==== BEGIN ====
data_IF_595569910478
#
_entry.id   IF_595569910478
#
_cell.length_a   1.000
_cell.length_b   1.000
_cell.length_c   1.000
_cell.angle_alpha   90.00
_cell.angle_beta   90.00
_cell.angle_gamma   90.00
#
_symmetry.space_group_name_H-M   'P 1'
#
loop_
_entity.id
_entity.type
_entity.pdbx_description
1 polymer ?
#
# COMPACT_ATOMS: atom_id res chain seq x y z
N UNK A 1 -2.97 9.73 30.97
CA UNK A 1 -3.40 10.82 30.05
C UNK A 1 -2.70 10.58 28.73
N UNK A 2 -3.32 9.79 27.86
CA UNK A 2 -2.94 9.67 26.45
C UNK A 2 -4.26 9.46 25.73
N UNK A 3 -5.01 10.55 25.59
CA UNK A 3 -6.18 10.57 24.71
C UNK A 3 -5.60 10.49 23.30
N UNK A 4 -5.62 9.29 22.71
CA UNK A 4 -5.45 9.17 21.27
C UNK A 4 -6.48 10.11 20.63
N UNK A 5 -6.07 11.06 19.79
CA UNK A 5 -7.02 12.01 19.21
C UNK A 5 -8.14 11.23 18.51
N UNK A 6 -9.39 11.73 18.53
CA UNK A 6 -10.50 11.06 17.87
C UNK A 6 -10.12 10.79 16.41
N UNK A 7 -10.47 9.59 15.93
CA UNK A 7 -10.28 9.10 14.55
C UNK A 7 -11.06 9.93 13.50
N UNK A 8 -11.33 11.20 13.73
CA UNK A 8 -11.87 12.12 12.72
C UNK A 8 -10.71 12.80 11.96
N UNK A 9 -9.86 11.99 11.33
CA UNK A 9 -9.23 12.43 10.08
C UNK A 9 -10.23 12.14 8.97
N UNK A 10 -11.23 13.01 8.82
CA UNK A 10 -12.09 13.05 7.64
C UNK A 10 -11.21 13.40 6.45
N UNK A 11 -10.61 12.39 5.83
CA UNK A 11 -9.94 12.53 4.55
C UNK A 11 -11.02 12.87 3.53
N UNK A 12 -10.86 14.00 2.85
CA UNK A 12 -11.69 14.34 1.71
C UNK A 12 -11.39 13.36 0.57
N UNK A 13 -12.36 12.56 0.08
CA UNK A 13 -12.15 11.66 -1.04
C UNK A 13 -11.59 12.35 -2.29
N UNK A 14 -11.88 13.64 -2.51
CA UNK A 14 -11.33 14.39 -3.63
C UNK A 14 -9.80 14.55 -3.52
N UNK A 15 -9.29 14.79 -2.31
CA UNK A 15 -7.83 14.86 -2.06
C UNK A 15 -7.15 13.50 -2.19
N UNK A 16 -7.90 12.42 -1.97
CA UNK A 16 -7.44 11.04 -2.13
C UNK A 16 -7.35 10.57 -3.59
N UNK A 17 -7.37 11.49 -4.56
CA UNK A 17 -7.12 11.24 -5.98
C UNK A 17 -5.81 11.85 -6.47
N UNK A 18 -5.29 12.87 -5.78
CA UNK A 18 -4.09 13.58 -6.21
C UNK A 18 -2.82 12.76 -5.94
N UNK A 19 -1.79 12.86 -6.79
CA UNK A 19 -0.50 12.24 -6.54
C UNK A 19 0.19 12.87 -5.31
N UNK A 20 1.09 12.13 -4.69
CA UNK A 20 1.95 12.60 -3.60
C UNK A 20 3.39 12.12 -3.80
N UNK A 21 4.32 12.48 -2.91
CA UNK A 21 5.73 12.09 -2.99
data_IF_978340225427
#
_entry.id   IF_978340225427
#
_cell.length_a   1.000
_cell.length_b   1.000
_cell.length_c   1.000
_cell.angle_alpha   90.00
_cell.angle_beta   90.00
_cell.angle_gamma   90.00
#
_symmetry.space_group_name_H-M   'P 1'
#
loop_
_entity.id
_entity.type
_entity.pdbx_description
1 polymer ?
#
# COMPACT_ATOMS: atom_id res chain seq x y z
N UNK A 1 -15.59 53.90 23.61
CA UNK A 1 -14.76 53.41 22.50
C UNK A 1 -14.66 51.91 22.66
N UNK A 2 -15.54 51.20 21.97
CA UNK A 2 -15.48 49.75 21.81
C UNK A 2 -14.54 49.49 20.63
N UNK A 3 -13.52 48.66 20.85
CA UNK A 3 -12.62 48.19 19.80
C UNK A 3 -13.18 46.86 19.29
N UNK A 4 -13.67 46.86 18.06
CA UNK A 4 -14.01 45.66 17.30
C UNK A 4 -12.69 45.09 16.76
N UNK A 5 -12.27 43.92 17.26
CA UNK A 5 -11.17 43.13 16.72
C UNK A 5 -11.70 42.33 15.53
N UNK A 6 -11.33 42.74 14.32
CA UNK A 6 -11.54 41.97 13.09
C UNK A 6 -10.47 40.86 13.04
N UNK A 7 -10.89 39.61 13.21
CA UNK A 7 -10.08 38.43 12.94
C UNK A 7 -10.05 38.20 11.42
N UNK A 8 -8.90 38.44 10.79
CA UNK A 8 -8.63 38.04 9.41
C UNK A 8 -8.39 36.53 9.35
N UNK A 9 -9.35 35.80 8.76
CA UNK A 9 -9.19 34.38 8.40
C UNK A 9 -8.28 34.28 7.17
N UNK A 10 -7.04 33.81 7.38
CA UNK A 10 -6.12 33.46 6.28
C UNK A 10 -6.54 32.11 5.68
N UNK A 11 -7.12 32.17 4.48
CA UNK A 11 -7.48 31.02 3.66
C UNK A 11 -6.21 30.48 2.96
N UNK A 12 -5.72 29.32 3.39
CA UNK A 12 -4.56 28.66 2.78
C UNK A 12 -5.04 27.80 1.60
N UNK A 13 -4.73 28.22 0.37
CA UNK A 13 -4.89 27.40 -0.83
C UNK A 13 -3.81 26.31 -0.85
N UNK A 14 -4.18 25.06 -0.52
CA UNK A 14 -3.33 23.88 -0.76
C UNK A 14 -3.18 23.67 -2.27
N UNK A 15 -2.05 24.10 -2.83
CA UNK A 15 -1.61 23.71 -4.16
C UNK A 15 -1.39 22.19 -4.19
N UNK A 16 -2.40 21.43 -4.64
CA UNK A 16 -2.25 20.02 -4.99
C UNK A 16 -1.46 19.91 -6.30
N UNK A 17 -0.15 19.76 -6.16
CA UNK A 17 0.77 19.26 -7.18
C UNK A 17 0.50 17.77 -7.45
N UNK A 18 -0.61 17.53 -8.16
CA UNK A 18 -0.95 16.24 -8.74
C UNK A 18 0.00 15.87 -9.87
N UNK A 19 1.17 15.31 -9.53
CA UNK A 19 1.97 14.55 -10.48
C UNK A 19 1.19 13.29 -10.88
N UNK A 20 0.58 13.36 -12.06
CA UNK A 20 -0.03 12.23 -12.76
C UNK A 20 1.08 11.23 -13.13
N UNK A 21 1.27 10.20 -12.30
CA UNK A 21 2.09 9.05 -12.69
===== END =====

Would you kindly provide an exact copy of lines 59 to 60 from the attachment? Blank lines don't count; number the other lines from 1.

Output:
C UNK A 13 -11.59 12.35 -2.29
N UNK A 14 -11.88 13.64 -2.51